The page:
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Acupuncture is a non-drug, non-invasive therapy that may produce a variety of benefits—from pain management to helping with nausea associated with chemotherapy. According to the 2002 National Health Interview Survey, an estimated 8.2 million Americans have been to an acupuncturist, and an estimated 2.1 million U.S. adults used acupuncture in the previous year. Since the use of acupuncture has spread widely in the U.S. in the past 20 years, researchers are studying the benefits of acupuncture for many conditions, including low-back pain, headaches, and osteoarthritis of the knee.
Acupuncture may be useful as an independent treatment for some conditions, but it can also be used as a complement to other healthcare therapies.
Before your visit
• Ask your doctor of chiropractic or another health care provider for a referral. Some doctors of chiropractic practice acupuncture, too.
• Ask people you trust for recommendations.
• Check online referral listings of national acupuncture organizations.
• Check the acupuncturist’s credentials. A license is required to practice acupuncture; however, education and training standards, as well as license-obtaining requirements, vary among states. Most states require non-physician acupuncturists to pass an exam through the National Certification Commission for Acupuncture and Oriental Medicine.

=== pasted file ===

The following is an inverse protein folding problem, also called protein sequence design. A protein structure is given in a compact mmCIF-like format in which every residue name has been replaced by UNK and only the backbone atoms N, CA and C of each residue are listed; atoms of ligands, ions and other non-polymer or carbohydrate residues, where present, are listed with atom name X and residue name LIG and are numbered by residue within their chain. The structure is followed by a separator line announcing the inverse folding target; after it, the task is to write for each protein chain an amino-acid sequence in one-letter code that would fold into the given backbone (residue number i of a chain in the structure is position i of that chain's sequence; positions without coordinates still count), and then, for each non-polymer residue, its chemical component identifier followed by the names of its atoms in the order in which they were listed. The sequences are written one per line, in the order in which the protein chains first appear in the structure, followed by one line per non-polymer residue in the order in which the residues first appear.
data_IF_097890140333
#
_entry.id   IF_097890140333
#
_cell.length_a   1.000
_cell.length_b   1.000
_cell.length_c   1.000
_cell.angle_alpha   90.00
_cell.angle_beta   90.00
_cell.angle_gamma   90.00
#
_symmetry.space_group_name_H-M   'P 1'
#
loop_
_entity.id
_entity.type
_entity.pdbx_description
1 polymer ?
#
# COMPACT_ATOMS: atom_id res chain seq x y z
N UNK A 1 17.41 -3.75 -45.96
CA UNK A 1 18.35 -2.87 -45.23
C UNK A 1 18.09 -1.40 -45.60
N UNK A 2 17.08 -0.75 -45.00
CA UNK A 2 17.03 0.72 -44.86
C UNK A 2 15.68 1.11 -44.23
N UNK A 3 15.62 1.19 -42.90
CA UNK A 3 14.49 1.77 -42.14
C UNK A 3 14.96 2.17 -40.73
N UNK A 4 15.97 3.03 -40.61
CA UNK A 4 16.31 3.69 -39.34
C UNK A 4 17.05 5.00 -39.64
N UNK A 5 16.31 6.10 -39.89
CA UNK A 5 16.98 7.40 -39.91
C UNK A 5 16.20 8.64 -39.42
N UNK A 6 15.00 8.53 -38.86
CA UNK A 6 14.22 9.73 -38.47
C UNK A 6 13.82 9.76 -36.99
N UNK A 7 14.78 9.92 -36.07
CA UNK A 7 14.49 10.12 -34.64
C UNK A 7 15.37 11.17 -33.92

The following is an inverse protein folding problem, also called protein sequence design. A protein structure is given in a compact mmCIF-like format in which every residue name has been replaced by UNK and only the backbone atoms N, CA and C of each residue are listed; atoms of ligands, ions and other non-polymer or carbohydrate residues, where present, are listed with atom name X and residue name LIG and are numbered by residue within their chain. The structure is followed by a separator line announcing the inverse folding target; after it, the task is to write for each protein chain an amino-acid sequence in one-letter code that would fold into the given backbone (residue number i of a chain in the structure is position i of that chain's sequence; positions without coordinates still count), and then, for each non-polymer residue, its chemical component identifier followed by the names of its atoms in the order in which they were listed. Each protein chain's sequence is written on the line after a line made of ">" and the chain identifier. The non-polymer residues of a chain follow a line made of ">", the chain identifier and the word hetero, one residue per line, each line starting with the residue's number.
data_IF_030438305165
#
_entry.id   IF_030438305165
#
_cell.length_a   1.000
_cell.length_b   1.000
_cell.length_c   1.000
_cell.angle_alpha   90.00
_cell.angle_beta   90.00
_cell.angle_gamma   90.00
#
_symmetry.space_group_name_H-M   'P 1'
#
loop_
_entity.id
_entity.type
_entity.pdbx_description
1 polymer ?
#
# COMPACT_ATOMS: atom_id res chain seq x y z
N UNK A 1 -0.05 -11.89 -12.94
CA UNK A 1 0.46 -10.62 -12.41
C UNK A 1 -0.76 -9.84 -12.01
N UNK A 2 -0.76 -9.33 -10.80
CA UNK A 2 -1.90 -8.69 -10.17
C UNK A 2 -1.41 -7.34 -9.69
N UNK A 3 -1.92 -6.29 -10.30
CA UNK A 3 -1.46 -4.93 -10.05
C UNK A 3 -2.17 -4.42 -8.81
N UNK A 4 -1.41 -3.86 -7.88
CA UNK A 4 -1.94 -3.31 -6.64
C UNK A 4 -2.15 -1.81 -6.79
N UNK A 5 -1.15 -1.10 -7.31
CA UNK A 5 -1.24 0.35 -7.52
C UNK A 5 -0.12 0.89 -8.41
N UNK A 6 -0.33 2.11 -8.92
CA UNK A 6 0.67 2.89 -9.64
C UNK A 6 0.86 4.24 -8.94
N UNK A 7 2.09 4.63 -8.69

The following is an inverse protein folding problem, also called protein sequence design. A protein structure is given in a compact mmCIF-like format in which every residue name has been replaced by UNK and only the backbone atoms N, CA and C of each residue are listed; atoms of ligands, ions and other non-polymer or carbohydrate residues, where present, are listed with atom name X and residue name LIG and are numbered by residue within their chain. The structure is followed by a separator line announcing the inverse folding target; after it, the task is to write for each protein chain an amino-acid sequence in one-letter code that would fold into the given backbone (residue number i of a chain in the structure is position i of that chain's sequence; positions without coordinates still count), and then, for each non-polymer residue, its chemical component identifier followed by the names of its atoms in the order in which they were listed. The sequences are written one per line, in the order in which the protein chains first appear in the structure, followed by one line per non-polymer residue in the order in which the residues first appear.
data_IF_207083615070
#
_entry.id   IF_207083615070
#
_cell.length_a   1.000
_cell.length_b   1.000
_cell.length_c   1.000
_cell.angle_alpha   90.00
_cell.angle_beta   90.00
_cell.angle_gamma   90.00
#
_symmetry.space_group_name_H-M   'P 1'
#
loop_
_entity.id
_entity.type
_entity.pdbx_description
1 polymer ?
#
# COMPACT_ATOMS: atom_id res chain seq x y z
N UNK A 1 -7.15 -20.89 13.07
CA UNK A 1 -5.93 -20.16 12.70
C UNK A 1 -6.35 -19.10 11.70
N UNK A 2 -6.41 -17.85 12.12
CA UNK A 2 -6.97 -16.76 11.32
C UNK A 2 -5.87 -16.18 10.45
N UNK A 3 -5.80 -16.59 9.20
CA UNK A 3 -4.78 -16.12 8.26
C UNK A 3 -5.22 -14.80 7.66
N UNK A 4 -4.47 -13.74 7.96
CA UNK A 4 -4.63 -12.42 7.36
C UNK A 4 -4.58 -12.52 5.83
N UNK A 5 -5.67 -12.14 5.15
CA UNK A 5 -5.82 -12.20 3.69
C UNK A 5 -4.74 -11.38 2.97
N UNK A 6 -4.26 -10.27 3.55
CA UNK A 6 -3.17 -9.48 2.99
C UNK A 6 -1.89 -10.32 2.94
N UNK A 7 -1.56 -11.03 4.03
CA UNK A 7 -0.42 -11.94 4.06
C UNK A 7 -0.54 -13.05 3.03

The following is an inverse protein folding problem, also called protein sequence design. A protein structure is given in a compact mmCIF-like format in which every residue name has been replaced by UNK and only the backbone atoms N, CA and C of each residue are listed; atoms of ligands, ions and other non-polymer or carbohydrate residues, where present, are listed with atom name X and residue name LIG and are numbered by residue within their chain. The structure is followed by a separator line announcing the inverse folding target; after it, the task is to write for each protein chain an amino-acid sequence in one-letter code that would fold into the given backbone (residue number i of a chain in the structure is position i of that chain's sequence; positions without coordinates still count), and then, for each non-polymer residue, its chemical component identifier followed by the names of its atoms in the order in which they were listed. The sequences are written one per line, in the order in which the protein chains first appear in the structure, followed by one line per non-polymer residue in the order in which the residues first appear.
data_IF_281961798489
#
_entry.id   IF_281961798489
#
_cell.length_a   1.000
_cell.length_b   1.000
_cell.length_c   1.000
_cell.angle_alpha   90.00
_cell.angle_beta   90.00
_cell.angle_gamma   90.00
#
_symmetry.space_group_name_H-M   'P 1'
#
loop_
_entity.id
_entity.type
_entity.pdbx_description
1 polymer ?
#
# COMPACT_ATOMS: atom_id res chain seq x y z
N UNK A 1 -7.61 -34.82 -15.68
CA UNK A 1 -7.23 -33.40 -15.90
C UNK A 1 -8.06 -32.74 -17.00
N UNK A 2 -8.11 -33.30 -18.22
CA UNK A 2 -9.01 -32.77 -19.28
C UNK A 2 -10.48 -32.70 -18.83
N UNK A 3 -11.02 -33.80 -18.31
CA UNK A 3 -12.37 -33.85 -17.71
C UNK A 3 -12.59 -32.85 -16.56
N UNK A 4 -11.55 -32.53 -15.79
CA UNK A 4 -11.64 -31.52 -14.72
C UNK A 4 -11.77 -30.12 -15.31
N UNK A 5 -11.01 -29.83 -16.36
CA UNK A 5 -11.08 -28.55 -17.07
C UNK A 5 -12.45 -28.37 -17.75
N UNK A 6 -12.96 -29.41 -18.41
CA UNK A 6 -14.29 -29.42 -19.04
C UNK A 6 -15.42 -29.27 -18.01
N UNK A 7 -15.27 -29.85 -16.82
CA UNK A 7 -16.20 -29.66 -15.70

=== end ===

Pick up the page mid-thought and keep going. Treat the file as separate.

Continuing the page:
• Interview the provider. Ask what the treatment involves, how likely it is to be effective for your condition, and how much it will cost.
• Check with your insurance company to find out if the treatment is covered by your insurance.
During your visit
During your first office visit, the acupuncture practitioner may ask you for details related to your health condition, lifestyle, and behavior. Be sure to tell the provider about all treatments or medications you are taking and all conditions you have. Ask how many visits the treatment will take approximately.
While acupuncture providers may have different styles, a typical visit—which usually lasts about 30 minutes—includes an exam and assessment of your condition, insertion of needles, and advice on home care. Before the needles are placed, you will lie down on a comfortable surface face down, face up, or on your side, depending on where the needles will be inserted. Usually the procedure isn’t painful; however, you may feel a brief, sharp sensation when the needle is inserted and when it reaches the correct depth. Sometimes, the needles are gently moved or stimulated with electricity or heat. Each treatment may require the insertion of as many as 12 needles, which stay in place for 5 to 20 minutes.
• Has few side effects
• Can be a useful complement to other therapies
• Is becoming widely available
• Helps control certain types of pain